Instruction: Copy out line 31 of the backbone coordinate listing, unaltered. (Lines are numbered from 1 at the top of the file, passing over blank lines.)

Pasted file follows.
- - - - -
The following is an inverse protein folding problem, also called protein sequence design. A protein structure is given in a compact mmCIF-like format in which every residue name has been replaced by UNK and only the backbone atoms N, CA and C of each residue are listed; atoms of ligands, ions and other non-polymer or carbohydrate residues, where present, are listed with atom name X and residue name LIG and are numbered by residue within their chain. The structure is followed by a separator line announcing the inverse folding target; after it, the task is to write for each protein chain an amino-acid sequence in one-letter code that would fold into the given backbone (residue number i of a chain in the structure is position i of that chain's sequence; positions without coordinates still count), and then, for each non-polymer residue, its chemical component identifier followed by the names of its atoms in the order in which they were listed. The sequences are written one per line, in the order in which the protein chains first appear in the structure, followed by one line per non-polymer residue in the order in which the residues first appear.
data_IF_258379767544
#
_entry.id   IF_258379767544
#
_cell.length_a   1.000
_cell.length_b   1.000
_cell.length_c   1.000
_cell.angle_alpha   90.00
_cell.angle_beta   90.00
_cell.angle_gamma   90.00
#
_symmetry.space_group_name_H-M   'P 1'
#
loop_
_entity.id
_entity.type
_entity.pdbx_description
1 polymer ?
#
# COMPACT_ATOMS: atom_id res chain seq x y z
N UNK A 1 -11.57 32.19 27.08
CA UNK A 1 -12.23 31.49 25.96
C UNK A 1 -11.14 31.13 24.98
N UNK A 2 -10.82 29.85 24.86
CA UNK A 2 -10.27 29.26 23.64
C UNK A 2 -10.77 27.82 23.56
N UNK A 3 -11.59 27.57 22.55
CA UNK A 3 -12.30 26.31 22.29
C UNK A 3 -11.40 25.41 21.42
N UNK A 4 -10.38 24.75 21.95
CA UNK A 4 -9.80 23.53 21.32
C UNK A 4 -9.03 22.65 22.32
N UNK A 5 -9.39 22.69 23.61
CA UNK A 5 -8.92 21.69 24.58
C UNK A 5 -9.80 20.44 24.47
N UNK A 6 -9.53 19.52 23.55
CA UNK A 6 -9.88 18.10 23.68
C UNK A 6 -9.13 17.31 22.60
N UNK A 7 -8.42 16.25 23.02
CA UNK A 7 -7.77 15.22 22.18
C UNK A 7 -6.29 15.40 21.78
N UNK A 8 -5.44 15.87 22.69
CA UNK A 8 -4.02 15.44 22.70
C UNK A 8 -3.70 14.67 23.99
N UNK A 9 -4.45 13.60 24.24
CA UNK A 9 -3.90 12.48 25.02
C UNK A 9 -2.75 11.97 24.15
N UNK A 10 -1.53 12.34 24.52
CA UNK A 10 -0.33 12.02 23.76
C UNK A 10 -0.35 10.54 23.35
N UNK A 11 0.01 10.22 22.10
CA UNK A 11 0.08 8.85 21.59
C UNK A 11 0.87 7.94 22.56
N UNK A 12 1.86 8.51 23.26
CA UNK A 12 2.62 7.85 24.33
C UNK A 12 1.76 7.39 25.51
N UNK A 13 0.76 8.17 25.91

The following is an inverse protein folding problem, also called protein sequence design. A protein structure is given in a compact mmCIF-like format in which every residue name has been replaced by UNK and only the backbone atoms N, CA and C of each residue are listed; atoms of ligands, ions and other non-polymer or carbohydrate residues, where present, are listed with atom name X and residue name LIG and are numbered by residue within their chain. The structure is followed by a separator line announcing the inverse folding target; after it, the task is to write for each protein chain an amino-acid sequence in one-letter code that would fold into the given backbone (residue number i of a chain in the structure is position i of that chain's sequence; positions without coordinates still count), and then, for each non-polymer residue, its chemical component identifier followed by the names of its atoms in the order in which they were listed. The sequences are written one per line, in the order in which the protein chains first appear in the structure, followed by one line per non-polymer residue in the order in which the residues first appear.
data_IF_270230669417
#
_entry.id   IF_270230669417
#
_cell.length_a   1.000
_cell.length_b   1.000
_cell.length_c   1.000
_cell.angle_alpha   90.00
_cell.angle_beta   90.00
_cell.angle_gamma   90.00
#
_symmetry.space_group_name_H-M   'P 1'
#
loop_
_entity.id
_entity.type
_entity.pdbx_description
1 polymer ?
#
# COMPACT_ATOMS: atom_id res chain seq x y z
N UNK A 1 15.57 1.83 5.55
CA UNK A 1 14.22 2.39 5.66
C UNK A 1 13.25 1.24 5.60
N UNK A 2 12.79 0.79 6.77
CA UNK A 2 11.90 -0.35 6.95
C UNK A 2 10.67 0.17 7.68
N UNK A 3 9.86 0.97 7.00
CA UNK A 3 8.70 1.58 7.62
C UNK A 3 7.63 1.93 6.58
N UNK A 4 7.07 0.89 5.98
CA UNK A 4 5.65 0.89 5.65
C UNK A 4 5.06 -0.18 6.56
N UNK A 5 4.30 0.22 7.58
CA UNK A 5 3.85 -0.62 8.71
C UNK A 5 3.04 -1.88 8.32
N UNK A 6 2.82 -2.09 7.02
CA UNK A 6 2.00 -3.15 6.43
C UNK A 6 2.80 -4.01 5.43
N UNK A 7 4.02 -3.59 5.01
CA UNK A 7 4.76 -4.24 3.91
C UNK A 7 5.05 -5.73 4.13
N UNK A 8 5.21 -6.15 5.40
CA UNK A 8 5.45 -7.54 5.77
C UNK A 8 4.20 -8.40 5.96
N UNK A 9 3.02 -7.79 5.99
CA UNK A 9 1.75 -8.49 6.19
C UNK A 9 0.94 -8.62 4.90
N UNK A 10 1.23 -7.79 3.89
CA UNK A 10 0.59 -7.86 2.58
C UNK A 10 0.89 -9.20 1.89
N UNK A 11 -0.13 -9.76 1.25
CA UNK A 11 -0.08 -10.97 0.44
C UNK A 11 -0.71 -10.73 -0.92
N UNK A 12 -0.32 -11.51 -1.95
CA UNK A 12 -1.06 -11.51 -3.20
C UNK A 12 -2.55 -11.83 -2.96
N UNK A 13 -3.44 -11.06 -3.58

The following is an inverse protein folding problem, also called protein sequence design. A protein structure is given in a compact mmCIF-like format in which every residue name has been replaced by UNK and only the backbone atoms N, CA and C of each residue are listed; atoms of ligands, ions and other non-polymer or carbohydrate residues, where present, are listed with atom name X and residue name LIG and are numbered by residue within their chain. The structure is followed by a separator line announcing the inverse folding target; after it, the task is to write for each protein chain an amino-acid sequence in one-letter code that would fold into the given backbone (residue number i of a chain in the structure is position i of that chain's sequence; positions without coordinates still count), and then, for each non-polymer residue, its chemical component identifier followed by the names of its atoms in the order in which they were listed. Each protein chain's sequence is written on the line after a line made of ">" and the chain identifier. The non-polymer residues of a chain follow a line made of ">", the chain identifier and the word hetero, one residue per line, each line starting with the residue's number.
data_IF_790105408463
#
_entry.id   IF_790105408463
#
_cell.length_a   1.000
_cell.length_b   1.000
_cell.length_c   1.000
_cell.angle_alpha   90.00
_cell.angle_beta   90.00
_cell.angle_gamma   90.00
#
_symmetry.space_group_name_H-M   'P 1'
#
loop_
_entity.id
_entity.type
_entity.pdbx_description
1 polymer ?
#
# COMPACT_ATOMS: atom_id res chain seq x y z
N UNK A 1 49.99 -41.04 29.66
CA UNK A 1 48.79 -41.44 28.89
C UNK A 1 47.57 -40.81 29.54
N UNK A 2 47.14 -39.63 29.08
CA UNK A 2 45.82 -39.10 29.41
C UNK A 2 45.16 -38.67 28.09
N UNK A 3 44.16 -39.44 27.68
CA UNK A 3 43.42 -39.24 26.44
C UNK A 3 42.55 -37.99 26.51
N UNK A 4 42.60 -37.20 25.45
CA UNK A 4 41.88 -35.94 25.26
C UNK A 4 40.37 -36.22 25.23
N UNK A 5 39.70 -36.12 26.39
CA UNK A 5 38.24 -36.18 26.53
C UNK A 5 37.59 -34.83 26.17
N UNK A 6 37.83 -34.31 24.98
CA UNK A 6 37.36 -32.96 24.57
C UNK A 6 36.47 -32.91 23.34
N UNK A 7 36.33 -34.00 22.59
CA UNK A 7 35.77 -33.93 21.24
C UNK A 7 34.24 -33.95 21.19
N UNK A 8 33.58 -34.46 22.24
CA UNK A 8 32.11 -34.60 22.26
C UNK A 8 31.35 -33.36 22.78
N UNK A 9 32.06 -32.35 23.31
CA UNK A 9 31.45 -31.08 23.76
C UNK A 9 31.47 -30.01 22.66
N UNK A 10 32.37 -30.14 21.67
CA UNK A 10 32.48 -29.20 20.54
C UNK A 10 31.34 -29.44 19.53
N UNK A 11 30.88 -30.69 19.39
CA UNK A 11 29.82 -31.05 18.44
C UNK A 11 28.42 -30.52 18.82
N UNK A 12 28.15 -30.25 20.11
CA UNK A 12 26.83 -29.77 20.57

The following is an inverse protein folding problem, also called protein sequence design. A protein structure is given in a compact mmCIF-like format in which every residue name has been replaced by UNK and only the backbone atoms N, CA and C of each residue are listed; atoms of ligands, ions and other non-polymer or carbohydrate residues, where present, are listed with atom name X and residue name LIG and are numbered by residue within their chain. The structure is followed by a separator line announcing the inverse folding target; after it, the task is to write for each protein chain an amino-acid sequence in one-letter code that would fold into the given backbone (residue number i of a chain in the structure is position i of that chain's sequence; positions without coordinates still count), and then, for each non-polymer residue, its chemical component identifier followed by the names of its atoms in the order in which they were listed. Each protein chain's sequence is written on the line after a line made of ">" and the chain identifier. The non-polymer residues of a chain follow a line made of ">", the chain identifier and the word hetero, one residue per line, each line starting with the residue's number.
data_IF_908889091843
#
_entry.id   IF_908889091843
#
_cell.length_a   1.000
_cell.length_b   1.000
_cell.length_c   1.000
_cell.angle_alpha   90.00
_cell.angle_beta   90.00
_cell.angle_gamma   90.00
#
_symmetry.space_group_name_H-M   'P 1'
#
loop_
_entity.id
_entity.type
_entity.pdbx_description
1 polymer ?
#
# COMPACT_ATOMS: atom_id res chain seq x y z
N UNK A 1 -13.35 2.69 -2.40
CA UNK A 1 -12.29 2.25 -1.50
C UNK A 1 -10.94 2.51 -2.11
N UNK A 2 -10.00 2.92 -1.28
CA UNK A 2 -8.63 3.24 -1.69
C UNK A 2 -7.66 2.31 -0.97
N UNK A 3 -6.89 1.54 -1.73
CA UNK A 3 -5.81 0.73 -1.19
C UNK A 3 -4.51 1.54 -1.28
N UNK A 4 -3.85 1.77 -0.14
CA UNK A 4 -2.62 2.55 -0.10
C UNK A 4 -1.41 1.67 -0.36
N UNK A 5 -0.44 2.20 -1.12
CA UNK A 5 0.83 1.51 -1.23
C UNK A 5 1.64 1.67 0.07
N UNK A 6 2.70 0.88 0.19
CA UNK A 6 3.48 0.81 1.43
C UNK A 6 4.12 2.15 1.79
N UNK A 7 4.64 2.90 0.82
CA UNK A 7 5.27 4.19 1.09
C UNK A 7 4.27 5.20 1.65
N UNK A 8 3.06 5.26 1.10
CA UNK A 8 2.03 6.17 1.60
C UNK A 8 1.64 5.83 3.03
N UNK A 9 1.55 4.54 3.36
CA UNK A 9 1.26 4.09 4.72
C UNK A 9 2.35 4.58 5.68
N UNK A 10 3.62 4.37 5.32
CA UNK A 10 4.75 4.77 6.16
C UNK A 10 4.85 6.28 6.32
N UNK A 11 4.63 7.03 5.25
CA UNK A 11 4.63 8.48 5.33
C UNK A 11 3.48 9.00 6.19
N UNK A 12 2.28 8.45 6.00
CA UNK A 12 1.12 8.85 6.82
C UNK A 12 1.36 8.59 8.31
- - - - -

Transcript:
N UNK A 4 -10.38 24.75 21.95